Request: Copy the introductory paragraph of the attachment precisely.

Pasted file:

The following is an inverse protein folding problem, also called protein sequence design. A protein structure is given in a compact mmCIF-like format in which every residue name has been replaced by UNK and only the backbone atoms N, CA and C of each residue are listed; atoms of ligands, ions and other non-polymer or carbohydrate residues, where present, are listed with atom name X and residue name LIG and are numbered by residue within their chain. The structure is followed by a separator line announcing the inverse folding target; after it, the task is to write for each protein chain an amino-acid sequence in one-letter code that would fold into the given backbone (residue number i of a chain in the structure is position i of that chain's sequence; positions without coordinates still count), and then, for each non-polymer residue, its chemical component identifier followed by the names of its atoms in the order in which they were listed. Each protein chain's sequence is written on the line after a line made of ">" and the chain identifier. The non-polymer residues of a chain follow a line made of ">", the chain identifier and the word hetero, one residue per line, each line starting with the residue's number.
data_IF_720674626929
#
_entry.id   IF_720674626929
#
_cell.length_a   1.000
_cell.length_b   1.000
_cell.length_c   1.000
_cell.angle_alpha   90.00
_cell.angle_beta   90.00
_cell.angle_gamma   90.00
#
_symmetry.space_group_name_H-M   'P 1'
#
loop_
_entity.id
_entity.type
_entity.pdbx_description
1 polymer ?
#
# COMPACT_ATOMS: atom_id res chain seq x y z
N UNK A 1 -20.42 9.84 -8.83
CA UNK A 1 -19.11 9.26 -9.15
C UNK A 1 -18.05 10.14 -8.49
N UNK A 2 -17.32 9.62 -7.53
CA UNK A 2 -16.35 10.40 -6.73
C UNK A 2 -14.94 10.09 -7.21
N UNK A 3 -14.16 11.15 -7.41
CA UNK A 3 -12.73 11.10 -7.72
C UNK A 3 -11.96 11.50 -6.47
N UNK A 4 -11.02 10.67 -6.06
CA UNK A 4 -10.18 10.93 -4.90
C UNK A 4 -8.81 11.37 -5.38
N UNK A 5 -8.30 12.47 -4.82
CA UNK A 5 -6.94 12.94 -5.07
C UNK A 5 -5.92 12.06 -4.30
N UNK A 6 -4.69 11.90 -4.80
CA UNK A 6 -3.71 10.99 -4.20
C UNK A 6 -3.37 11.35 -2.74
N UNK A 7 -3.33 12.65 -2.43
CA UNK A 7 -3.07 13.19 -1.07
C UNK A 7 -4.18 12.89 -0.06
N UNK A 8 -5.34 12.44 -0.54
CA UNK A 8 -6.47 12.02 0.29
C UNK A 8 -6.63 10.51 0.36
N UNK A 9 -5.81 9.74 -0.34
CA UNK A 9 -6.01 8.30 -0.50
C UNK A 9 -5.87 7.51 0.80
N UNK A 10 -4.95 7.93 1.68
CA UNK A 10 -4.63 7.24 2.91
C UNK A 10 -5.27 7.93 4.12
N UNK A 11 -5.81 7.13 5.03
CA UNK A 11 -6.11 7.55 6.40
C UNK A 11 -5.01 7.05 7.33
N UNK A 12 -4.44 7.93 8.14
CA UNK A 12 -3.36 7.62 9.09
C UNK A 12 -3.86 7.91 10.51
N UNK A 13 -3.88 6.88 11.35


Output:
The following is an inverse protein folding problem, also called protein sequence design. A protein structure is given in a compact mmCIF-like format in which every residue name has been replaced by UNK and only the backbone atoms N, CA and C of each residue are listed; atoms of ligands, ions and other non-polymer or carbohydrate residues, where present, are listed with atom name X and residue name LIG and are numbered by residue within their chain. The structure is followed by a separator line announcing the inverse folding target; after it, the task is to write for each protein chain an amino-acid sequence in one-letter code that would fold into the given backbone (residue number i of a chain in the structure is position i of that chain's sequence; positions without coordinates still count), and then, for each non-polymer residue, its chemical component identifier followed by the names of its atoms in the order in which they were listed. Each protein chain's sequence is written on the line after a line made of ">" and the chain identifier. The non-polymer residues of a chain follow a line made of ">", the chain identifier and the word hetero, one residue per line, each line starting with the residue's number.